The American Idol

August 16, 2007 § Leave a comment


By Lars Trodson

I pulled into the driveway on a bight summer afternoon, and I know the driver’s side window was down because my brother Craig came up to the car and he said that Elvis Presley had died. I have no idea what my response was, but I don’t think it was very dramatic. Elvis, at 42, was from an entirely different era. I was listening at the time to Ten Year’s After and Van Morrison and John McLaughlin and Roy Buchanan. I can’t remember who was on the radio in 1977, but it wasn’t Elvis Presley.

Elvis was, after all, my father’s guy. They were about the same age, and even though Elvis had a couple of hits as late as 1970, he seemed a relic. I think the only songs I heard with any regularity were “Hound Dog”, “Jailhouse Rock” and “In the Ghetto.” My reaction to his death came out of the arrogance of youth, and also the reaction of a kid flush with the knowledge that he was about to head off to college, and leave everything he knew behind. The past was the past, man.

I remember no other discussion after that. I do remember, however, the television coverage, and the accolades, and the outpouring of grief. I think, not long after, that a tabloid magazine had a picture of Elvis in his coffin on the cover. That grief I couldn’t access — not the way I could for John Lennon just a mere three years later — but the spectacle was interesting enough.

I remember two things: visiting Graceland and the time I saw Elvis in concert at the Providence Civic Center in 1974. The tickets for that concert were $10 and I went with a childhood friend by the name of Rod Zolmian.

We had seats way up and before the concert — my parents were also there, somewhere — we saw all the women and men. All dressed up. This was like a Vegas show. Everybody’s hair was perfect — all slicked back and in these pink bouffants, and the dresses were flowing. The ladies seemed to me jovial, they laughed easily, and this was a generation that didn’t feel guilty about their drinking or their 100 millimeter cigarettes. These were the men who had come out of World War II, or Korea, or who had perhaps not returned from Vietnam very long before.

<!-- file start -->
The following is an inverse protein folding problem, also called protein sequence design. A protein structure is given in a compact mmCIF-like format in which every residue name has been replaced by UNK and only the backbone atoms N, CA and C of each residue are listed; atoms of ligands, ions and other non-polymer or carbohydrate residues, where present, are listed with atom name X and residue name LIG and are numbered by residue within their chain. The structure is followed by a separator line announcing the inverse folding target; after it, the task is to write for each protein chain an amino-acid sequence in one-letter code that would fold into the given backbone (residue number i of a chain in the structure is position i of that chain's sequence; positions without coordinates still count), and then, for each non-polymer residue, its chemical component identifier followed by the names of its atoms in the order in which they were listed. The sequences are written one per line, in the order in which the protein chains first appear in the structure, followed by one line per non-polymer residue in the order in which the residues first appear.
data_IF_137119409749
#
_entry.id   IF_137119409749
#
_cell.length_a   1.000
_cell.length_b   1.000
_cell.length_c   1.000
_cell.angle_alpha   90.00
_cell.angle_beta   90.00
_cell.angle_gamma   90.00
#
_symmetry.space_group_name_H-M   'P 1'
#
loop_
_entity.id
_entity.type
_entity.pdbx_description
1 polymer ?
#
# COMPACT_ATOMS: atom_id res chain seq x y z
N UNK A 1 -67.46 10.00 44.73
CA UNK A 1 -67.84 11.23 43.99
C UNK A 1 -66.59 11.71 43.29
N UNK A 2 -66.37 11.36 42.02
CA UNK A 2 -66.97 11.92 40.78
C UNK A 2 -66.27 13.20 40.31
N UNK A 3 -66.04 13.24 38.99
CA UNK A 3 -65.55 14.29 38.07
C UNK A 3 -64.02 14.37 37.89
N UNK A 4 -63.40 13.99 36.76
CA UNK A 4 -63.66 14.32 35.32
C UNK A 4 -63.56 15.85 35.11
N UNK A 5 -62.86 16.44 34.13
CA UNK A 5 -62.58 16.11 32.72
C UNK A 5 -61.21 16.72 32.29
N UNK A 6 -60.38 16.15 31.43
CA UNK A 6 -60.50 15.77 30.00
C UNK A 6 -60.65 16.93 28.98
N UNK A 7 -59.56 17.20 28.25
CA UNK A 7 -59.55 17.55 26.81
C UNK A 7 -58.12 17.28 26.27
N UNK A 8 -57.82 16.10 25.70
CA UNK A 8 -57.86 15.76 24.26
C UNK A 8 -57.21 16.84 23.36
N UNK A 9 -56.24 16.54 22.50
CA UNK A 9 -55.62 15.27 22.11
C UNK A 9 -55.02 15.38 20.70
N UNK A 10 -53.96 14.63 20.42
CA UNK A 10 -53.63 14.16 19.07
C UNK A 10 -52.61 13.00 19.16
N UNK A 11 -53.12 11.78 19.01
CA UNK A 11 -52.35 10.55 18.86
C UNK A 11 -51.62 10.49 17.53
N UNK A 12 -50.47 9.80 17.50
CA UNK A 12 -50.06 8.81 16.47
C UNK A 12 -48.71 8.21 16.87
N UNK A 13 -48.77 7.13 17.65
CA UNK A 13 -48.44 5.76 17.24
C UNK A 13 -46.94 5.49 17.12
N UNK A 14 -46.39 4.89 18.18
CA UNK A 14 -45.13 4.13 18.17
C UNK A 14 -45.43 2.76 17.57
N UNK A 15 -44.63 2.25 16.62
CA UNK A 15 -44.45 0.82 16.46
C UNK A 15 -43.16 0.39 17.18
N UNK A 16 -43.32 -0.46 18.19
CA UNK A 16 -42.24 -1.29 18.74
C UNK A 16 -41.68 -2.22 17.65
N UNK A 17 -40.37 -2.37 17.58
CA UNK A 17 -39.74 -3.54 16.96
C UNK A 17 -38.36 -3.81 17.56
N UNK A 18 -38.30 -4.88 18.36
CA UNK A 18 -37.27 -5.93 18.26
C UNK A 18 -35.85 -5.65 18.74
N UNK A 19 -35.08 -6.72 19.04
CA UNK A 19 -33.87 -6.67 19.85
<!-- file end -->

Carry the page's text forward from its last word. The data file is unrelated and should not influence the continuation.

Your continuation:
I think I know who Elvis was to them: an American kid, polite, but freewheeling, impossibly handsome, loaded with talent. He was the jukebox and the hamburger joint and the drive-in, and he was a long way away from the madness of America in 1974. So it was a happy time at the Providence Civic Center, and even though, at 14, I didn’t understand the phenomenon, I could certainly feel the vibe inside the hall.

A comedian opened for Elvis, and he told a joke I remember. It went something like, “Why is it when you get up to adjust the antenna on your TV set the picture always clears up?” Big laugh. It was that kind of humor, and naturally the references belong to another era entirely. But it must have been a pretty good gig, opening for Elvis.

The band assembled, and “Thus Spake Zarathustra” echoed through the auditorium and Elvis came out in his white spangled jumpsuit. I can imagine the applause was thunderous. He then did this: he strummed his guitar, waited a beat, and said: “That’s all. Thank you very much.” Everyone laughed, and the mood was easy and cool, and then Elvis cruised through his set. He read the words to “My Way” off a sheet of paper. He did a medley of his hits. And then it was over, and I think my parents gave us a ride home.